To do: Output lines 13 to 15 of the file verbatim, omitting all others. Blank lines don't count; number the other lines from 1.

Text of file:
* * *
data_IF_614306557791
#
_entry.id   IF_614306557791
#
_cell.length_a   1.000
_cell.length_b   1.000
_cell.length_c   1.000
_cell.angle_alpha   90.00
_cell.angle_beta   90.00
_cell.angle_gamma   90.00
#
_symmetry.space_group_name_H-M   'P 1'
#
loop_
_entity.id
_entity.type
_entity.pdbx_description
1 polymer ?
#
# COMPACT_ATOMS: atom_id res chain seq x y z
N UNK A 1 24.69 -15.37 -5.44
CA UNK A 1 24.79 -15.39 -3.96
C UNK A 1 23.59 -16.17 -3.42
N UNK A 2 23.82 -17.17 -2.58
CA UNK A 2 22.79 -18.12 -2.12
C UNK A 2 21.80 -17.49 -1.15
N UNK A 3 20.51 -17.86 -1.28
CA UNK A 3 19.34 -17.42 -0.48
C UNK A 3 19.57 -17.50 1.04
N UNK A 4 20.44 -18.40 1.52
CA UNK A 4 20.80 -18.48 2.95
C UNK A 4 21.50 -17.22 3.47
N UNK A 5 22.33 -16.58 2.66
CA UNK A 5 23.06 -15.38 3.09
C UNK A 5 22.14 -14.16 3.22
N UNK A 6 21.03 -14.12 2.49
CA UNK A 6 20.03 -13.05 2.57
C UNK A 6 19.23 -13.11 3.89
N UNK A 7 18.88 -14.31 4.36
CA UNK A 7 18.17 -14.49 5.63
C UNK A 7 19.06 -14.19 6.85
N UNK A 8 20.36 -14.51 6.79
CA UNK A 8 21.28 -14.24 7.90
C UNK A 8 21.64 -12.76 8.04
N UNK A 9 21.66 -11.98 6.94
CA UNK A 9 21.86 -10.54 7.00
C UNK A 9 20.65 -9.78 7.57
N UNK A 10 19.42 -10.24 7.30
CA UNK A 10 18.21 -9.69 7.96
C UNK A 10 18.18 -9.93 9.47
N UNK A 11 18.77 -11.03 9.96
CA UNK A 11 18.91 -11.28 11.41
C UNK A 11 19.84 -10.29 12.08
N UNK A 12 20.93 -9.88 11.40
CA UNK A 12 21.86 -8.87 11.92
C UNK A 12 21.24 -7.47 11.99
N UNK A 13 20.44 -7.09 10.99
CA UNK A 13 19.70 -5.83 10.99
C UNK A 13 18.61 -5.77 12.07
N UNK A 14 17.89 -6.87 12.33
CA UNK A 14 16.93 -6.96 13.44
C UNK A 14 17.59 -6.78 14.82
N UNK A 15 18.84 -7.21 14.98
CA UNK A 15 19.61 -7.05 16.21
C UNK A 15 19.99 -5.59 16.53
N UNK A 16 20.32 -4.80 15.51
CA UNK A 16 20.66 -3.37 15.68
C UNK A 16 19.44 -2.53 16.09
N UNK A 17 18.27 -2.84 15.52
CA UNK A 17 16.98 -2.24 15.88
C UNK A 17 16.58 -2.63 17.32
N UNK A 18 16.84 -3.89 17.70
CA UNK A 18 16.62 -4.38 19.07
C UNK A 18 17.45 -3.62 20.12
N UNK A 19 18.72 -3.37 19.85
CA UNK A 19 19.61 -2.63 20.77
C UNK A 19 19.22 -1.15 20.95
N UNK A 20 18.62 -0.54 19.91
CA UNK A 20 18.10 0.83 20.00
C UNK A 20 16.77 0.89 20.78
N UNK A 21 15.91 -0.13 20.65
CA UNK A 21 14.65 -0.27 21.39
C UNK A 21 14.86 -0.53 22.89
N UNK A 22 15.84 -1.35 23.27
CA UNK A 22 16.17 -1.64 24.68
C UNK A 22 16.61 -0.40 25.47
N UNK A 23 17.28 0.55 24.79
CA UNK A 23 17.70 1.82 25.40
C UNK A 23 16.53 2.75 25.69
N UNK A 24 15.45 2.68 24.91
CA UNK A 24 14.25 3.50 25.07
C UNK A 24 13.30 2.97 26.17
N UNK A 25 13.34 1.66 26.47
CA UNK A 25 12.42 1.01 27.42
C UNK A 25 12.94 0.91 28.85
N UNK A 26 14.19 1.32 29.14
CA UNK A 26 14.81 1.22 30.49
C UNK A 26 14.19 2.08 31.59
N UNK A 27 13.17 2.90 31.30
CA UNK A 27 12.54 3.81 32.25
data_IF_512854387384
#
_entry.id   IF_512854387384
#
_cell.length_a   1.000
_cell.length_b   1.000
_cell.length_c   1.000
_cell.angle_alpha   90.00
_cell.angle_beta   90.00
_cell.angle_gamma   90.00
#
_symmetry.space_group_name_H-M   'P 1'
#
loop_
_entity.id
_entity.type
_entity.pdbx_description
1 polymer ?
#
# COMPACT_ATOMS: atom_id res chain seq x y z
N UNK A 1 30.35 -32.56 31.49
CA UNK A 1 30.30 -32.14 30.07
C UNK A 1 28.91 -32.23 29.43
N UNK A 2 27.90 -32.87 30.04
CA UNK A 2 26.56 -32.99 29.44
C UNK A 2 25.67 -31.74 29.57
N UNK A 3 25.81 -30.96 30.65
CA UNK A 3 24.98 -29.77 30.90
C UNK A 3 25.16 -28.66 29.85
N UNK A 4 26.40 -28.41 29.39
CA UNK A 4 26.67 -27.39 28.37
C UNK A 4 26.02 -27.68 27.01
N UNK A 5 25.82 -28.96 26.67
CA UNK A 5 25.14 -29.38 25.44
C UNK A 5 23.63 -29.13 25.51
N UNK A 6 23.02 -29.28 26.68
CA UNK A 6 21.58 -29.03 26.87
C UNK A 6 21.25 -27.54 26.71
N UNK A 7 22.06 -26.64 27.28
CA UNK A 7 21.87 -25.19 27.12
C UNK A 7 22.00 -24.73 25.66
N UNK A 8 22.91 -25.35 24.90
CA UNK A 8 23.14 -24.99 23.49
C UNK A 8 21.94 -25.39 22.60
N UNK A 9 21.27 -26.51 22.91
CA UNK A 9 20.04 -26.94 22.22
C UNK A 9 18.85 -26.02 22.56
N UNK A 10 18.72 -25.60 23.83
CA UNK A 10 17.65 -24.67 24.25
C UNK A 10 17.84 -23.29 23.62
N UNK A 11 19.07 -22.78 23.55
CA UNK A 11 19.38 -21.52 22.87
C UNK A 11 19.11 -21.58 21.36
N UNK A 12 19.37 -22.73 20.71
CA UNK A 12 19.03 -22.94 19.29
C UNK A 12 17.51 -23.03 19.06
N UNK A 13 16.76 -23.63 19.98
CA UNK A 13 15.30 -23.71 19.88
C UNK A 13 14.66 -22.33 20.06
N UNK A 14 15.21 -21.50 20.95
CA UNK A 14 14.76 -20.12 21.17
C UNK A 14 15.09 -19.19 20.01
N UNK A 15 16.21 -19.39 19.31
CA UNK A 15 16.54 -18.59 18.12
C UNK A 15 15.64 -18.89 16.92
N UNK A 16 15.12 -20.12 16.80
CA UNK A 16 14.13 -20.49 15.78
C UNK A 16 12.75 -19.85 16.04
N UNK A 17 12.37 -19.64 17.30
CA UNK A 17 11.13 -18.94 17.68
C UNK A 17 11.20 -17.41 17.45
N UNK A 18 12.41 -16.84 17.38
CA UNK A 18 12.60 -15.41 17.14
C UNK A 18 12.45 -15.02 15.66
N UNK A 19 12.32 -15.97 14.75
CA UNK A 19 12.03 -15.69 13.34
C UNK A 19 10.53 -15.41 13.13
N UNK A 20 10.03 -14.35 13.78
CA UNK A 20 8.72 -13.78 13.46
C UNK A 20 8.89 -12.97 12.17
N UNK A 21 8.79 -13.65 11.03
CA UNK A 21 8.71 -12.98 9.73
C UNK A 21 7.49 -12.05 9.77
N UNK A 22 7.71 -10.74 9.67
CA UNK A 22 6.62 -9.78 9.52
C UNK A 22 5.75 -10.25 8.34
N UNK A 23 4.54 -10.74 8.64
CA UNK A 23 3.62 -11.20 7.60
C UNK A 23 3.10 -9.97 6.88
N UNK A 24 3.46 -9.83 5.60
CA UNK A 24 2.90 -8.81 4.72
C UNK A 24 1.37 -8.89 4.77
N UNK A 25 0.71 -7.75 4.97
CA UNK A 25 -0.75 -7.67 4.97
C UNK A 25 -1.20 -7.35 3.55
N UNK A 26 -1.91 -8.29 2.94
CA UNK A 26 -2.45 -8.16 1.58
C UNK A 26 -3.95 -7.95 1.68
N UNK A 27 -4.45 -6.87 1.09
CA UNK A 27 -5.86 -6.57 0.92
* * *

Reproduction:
#
loop_
_entity.id